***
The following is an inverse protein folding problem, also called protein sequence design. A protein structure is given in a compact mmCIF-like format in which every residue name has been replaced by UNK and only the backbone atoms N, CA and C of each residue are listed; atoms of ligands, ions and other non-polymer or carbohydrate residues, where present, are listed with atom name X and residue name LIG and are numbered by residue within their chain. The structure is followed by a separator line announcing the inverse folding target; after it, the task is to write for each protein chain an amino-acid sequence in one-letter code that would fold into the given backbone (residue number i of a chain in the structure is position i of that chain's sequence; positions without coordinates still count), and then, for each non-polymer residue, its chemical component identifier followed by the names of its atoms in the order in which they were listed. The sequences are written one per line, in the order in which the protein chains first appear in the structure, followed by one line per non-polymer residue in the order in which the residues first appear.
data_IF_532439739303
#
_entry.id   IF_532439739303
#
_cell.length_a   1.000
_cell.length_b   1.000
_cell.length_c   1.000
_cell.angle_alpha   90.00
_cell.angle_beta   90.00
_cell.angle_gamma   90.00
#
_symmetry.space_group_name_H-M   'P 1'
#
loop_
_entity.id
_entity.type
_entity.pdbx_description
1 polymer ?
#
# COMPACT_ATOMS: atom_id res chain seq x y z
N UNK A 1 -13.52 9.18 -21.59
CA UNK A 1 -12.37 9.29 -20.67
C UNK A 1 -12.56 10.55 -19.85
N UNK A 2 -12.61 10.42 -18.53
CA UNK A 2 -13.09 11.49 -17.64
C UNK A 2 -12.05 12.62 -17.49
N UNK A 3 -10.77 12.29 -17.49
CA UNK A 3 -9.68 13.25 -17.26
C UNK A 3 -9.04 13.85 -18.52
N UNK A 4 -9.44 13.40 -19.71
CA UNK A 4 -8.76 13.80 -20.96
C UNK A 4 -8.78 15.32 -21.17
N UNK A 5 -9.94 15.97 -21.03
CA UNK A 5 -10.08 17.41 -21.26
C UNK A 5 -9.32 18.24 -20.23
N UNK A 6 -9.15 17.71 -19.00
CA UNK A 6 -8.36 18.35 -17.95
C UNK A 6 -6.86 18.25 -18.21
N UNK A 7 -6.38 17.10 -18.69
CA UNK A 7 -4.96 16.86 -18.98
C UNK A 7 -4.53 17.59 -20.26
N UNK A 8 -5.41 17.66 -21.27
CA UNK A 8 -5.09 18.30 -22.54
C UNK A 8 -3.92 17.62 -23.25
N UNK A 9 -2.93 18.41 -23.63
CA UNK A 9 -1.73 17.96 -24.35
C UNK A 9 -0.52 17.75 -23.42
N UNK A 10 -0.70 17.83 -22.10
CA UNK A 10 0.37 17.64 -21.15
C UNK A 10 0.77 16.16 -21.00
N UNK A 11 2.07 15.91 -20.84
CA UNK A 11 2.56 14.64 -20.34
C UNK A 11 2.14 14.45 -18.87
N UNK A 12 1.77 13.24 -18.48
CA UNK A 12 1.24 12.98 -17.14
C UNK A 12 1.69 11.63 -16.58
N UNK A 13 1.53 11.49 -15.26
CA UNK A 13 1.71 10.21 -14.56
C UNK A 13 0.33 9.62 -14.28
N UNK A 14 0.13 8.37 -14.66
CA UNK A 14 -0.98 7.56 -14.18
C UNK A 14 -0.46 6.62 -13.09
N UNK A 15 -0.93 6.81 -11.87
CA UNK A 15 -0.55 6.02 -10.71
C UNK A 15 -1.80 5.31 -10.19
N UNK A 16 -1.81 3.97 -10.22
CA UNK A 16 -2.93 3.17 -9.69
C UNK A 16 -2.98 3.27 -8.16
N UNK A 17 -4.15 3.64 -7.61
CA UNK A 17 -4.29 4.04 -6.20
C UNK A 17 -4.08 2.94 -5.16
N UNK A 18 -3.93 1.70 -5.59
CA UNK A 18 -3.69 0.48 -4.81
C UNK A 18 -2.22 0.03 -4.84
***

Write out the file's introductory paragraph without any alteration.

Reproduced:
The following is an inverse protein folding problem, also called protein sequence design. A protein structure is given in a compact mmCIF-like format in which every residue name has been replaced by UNK and only the backbone atoms N, CA and C of each residue are listed; atoms of ligands, ions and other non-polymer or carbohydrate residues, where present, are listed with atom name X and residue name LIG and are numbered by residue within their chain. The structure is followed by a separator line announcing the inverse folding target; after it, the task is to write for each protein chain an amino-acid sequence in one-letter code that would fold into the given backbone (residue number i of a chain in the structure is position i of that chain's sequence; positions without coordinates still count), and then, for each non-polymer residue, its chemical component identifier followed by the names of its atoms in the order in which they were listed. The sequences are written one per line, in the order in which the protein chains first appear in the structure, followed by one line per non-polymer residue in the order in which the residues first appear.